Gold Coast 2009: Meeting Expectations

AFAC 09: Meeting Expectations

Gold Coast Convention and Exhibition Centre, Australia

A total of 1173 fire industry staff and fire researchers mixed at the annual conference of the Bushfire CRC on the Gold Coast. The conference participants discussed the latest innovations in fire science over the two day program, while many others also gained a more in-depth understanding at pre-conference workshops on community safety and protecting fire fighters and a seminar on fire, fuel and weather.

The annual AFAC/Bushfire CRC is the largest emergency services forum held in Australasia. The delegates represented:

  • Urban fire services
  • Rural fire services
  • State emergency services
  • Parks and land management agencies
  • Local government
  • Federal and State government
  • Community support agencies
  • Researchers and academics

In addition, the broader fire industry was invited to attend the Trade Expo. More than 100 SME's and large corporations took up the offer to host a trade booth. The Bushfire CRC and the Australasian Fire and Emergency Service Authorities Council shared a large booth in the centre of the Expo.

News from the Event

Workshop: PROTECTING FIRE FIGHTERS
This workshop gave participants a chance to be part of discussion to improve how we adopt quality research into agency practice and across the industry. It was an opportunity to gain greater knowledge of the quality work of three Bushfire CRC research projects, combined with facilitated discussion to further the implementation enabling improved safety of fire fighters and increased capacity of specific agencies and the industry as a whole.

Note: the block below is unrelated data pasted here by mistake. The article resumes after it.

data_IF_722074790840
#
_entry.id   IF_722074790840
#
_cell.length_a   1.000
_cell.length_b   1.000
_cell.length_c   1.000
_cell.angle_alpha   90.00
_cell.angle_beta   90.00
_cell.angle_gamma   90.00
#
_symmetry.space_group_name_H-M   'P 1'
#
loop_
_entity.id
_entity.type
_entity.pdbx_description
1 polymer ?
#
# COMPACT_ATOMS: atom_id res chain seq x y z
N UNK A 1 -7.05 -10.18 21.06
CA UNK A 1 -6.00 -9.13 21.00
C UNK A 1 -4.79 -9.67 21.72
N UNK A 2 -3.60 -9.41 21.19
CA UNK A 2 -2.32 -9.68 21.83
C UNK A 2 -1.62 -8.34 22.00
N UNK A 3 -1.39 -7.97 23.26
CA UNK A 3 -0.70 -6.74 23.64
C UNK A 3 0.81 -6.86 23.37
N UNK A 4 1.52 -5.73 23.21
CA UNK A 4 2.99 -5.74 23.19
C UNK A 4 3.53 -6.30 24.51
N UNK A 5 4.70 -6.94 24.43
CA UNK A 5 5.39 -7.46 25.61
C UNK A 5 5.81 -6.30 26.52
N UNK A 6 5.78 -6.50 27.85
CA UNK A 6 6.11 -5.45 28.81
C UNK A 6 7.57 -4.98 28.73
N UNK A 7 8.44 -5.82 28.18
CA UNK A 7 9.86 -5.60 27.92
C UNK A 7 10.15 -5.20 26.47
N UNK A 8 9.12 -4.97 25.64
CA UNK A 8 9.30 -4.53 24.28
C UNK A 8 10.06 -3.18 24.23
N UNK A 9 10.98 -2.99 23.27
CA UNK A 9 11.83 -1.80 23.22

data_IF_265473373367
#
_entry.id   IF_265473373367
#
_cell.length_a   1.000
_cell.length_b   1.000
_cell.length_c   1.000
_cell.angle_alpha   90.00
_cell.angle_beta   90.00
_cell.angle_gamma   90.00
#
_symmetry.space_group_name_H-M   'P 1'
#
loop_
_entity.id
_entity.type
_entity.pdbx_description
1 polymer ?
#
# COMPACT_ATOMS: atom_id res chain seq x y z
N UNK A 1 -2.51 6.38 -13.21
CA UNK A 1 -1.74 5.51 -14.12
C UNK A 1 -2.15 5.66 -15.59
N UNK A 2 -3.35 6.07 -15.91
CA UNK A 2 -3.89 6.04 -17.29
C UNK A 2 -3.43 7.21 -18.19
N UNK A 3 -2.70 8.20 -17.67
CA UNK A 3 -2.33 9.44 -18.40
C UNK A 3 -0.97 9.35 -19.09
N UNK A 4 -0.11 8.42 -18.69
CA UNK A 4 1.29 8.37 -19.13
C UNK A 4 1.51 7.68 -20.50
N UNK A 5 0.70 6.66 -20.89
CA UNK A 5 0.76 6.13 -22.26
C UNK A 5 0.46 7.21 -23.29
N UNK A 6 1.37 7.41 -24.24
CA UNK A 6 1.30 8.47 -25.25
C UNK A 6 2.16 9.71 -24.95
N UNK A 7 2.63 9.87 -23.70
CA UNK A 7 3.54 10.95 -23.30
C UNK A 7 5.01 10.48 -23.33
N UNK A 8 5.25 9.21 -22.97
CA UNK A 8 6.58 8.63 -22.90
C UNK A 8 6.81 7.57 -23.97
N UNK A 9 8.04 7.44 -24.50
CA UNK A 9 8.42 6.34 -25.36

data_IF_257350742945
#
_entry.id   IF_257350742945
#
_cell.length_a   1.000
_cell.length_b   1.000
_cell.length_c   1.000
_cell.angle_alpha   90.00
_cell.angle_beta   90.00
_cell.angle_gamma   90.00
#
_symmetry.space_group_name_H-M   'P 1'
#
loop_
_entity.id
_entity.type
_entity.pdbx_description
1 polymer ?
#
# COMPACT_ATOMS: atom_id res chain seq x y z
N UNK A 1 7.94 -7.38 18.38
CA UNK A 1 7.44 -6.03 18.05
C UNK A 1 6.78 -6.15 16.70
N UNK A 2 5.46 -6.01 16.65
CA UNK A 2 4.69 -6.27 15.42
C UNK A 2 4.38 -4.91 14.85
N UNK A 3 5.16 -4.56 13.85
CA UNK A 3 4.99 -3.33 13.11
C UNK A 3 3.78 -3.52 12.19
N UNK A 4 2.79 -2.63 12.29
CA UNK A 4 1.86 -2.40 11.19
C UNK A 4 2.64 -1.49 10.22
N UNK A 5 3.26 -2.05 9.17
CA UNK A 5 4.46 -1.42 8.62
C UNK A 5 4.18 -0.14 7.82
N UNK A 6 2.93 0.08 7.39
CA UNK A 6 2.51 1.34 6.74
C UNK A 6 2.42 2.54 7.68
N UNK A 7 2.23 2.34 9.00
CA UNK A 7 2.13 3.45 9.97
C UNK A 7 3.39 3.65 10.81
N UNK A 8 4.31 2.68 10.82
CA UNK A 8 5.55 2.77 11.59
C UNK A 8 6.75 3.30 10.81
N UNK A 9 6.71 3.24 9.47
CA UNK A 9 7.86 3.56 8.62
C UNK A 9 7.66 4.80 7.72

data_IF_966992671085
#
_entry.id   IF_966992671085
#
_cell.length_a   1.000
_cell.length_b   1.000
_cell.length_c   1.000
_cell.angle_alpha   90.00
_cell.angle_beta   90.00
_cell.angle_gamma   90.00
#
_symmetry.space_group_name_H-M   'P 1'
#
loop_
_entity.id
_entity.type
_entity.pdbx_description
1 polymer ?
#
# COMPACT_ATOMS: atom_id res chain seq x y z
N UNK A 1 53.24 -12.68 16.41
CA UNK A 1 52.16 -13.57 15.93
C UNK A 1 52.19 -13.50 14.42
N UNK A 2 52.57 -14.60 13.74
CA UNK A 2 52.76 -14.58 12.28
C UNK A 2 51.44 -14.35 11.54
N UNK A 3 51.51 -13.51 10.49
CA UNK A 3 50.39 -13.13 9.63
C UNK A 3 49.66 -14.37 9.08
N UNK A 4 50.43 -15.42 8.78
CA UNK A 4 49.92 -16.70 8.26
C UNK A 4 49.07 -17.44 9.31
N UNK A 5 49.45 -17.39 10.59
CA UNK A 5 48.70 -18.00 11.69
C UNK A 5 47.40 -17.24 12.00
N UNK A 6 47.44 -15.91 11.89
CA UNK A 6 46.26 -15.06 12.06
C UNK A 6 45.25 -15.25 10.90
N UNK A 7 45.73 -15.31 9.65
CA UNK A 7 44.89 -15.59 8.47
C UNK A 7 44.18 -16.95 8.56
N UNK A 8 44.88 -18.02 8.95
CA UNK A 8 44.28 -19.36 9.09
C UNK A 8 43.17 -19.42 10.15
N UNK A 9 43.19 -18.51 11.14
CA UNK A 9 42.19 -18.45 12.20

Seminar - FIRE, FUEL AND WEATHER
Characteristics of fuels and weather drive fire behaviour. These two back-to-back seminars provided an opportunity to hear from the researchers from across Australia involved in issues such as fire behaviour in shrublands, grassland curing and links to the Grassland Fire Danger Index, and evidence for the importance of fire in maintaining forest health.

Other Resources

This Community Safety Workshop was held as part of the 2009 AFAC and Bushfire CRC annual conference on the Gold Coast.

Prof Douglas Paton, a Bushfire CRC project leader at the University of Tasmania, was unable to attend the conference but provided this introductory video on the main issues to be discussed.

Dry lightning as a cause of bushfire.

Weather and bushfire impact

Fire patterns in semi-arid land

Fire behaviour modelling in shrub and heath lands

Fire danger alpine regions

Grassland fire danger index

Tree decline in the absence of fire

Burning in eucalypt plantations

Fire, fuel and weather research

Places

...

Fire experts have long recognised that characteristics of fuels and weather are key drivers of fire behaviour. A seminar exploring these issues was held as part of the September 2009 Bushfire CRC/AFAC conference on the Gold Coast. The seminar gave fire and land managers a chance to hear from the researchers about the work being conducted all across Australia and New Zealand by the Bushfire CRC...

Dry lightning as a cause of bushfire.

See video

Weather and bushfire impact

See video

Fire patterns in semi-arid land